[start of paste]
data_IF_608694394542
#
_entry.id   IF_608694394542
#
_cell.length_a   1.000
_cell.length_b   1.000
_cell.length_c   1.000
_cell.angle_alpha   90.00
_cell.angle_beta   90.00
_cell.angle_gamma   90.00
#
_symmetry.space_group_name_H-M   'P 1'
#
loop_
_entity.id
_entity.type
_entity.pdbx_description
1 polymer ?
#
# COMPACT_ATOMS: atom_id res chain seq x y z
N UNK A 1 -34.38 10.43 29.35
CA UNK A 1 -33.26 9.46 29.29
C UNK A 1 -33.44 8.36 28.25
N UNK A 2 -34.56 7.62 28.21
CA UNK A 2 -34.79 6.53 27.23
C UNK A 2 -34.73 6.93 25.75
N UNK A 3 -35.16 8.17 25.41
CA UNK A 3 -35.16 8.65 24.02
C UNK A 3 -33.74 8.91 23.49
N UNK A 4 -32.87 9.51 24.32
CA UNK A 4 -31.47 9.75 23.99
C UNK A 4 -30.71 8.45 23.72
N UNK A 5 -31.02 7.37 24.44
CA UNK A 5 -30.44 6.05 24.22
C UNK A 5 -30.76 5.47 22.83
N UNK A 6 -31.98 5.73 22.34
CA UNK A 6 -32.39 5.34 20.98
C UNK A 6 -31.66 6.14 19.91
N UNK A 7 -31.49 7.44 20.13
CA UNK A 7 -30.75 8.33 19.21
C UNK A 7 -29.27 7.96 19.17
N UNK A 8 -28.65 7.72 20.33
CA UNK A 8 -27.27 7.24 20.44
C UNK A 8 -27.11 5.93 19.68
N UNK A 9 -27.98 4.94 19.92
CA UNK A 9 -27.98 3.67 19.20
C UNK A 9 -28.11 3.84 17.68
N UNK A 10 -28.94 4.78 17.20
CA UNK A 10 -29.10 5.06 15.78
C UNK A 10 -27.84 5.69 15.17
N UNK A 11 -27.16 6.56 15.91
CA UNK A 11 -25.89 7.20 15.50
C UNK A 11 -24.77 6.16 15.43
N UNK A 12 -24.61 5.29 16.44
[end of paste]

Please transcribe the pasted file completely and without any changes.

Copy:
data_IF_608694394542
#
_entry.id   IF_608694394542
#
_cell.length_a   1.000
_cell.length_b   1.000
_cell.length_c   1.000
_cell.angle_alpha   90.00
_cell.angle_beta   90.00
_cell.angle_gamma   90.00
#
_symmetry.space_group_name_H-M   'P 1'
#
loop_
_entity.id
_entity.type
_entity.pdbx_description
1 polymer ?
#
# COMPACT_ATOMS: atom_id res chain seq x y z
N UNK A 1 -34.38 10.43 29.35
CA UNK A 1 -33.26 9.46 29.29
C UNK A 1 -33.44 8.36 28.25
N UNK A 2 -34.56 7.62 28.21
CA UNK A 2 -34.79 6.53 27.23
C UNK A 2 -34.73 6.93 25.75
N UNK A 3 -35.16 8.17 25.41
CA UNK A 3 -35.16 8.65 24.02
C UNK A 3 -33.74 8.91 23.49
N UNK A 4 -32.87 9.51 24.32
CA UNK A 4 -31.47 9.75 23.99
C UNK A 4 -30.71 8.45 23.72
N UNK A 5 -31.02 7.37 24.44
CA UNK A 5 -30.44 6.05 24.22
C UNK A 5 -30.76 5.47 22.83
N UNK A 6 -31.98 5.73 22.34
CA UNK A 6 -32.39 5.34 20.98
C UNK A 6 -31.66 6.14 19.91
N UNK A 7 -31.49 7.44 20.13
CA UNK A 7 -30.75 8.33 19.21
C UNK A 7 -29.27 7.96 19.17
N UNK A 8 -28.65 7.72 20.33
CA UNK A 8 -27.27 7.24 20.44
C UNK A 8 -27.11 5.93 19.68
N UNK A 9 -27.98 4.94 19.92
CA UNK A 9 -27.98 3.67 19.20
C UNK A 9 -28.11 3.84 17.68
N UNK A 10 -28.94 4.78 17.20
CA UNK A 10 -29.10 5.06 15.78
C UNK A 10 -27.84 5.69 15.17
N UNK A 11 -27.16 6.56 15.91
CA UNK A 11 -25.89 7.20 15.50
C UNK A 11 -24.77 6.16 15.43
N UNK A 12 -24.61 5.29 16.44